So it’s gotten much more challenging in a way. The Three Tenors certainly changed the playing field. But that said, I could not, there’s nothing I could wish for.

I’ve sung all over the world, my children have traveled with me all over the world and I’m going to Japan in a few weeks. I love what I do; I think it’s a privilege and an honor to do what I do.

Tavis: Yeah. Well I wished for, what is this, 11 seasons we’re on now? I wished for 11 seasons for this moment to finally happen, and it happened. Renée Fleming came to L.A. –

Fleming: Aw.

Tavis: – and she appeared on this program, and I could not be more tickled at the opportunity to have sat and talked to you for this full show, so thank you.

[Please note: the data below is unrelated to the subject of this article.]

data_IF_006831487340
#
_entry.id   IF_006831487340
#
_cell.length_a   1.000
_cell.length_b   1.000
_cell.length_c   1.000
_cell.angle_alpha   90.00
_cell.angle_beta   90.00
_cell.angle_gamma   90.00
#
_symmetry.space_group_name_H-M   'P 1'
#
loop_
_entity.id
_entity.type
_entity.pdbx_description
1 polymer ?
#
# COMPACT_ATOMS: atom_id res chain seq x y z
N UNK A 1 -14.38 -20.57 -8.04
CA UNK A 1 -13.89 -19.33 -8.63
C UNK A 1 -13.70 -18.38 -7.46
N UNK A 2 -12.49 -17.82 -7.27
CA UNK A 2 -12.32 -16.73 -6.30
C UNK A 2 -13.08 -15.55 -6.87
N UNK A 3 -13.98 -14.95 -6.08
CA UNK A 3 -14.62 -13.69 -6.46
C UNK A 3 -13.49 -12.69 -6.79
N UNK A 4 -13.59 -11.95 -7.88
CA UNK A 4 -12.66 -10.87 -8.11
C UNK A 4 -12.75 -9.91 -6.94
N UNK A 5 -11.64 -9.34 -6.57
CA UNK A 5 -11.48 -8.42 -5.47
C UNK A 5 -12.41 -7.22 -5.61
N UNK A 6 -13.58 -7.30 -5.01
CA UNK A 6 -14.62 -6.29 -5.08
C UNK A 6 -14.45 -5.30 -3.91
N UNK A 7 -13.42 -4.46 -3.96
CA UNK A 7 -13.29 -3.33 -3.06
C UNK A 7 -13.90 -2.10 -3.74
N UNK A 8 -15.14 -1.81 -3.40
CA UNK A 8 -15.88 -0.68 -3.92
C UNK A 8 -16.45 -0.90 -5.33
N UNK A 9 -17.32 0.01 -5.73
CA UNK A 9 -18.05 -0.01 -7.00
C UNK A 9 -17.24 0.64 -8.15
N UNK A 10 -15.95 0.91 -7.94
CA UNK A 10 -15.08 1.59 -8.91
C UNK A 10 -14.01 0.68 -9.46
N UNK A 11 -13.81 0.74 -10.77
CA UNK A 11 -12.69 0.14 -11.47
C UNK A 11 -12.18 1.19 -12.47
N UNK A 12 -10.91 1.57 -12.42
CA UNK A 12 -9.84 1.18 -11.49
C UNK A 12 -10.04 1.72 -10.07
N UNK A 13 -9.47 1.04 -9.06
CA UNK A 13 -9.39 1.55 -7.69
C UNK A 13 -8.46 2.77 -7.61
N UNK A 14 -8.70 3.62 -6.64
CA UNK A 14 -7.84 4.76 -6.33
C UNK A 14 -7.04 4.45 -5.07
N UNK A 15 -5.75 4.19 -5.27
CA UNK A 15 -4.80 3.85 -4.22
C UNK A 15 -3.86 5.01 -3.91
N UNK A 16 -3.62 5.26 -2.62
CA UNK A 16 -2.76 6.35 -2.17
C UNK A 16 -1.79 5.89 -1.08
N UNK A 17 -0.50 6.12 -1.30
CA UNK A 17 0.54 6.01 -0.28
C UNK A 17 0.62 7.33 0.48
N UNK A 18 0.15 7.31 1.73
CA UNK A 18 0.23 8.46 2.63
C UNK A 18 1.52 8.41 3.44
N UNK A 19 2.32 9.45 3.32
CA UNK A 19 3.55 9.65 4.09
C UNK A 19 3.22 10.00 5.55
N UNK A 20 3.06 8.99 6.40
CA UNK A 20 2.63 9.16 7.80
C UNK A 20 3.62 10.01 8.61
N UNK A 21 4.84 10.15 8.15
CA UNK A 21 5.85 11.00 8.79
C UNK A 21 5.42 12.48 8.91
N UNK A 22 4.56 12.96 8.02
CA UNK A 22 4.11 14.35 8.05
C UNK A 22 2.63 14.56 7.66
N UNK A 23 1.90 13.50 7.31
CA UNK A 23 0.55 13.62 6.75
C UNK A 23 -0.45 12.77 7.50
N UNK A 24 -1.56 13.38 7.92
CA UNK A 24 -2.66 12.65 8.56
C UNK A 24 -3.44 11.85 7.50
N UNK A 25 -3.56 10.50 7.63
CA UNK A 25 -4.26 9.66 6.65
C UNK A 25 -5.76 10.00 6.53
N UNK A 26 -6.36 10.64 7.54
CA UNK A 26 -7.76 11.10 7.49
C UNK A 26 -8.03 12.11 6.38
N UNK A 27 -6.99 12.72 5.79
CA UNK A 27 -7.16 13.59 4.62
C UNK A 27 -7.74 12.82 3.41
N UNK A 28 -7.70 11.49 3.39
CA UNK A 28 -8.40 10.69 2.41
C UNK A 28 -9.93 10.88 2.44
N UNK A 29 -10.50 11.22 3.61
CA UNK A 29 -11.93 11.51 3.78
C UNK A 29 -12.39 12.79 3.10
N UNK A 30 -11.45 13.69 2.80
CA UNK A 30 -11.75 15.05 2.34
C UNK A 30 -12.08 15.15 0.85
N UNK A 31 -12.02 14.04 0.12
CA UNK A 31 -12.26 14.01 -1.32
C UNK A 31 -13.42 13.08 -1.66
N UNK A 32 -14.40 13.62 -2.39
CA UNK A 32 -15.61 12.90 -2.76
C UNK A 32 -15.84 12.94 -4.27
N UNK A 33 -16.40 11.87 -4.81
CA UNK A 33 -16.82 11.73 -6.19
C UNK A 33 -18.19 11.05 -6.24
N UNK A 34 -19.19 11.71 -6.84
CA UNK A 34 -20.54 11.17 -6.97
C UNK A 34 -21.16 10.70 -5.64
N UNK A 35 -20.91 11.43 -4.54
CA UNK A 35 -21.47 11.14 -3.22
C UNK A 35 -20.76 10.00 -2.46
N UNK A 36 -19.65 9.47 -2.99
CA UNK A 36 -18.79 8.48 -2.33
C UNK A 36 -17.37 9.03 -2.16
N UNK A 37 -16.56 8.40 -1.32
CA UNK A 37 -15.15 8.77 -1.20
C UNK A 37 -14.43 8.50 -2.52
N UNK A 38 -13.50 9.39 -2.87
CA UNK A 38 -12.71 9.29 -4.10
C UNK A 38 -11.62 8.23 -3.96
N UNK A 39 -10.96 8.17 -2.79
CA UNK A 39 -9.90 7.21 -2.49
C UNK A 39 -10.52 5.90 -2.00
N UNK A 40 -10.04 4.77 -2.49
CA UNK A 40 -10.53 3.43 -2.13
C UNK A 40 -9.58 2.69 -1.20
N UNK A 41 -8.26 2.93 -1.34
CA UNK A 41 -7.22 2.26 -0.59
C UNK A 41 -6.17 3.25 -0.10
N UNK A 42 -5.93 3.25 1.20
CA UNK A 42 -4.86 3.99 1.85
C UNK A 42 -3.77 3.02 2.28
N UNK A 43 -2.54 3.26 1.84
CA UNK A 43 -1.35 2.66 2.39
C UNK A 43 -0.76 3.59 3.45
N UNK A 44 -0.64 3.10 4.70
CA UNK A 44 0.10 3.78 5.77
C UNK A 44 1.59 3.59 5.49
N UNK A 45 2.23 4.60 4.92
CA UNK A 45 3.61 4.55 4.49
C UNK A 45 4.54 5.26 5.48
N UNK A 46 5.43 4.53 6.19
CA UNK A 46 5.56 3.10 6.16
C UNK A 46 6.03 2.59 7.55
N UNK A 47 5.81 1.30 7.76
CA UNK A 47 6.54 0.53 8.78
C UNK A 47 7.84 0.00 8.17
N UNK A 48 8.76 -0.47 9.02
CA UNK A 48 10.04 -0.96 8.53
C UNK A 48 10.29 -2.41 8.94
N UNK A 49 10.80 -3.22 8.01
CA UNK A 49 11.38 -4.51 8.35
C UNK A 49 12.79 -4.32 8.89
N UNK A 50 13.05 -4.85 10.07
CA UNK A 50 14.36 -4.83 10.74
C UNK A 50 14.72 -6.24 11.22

Fleming: Thank you.

Tavis: “A Streetcar Named Desire,” Tennessee Williams, what can you say? The L.A. Opera’s production, now starring Renée Fleming as Blanche Dubois. If you can get in – good luck with that. (Laughter)

Fleming: I feel a high note coming on, Tavis. Thank you so much. (Laughter)

Tavis: If you can get in, go see it.

Fleming: Yeah.

Tavis: Good to have you here, Renée.

Fleming: Thank you.

Tavis: That’s our show for tonight. Thanks for watching, and as always, keep the faith.

[Film clip of Fleming performing “The Star-Spangled Banner”]

“Announcer:” For more information on today’s show, visit Tavis Smiley at PBS.org.

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Last modified: August 11, 2014 at 7:02 pm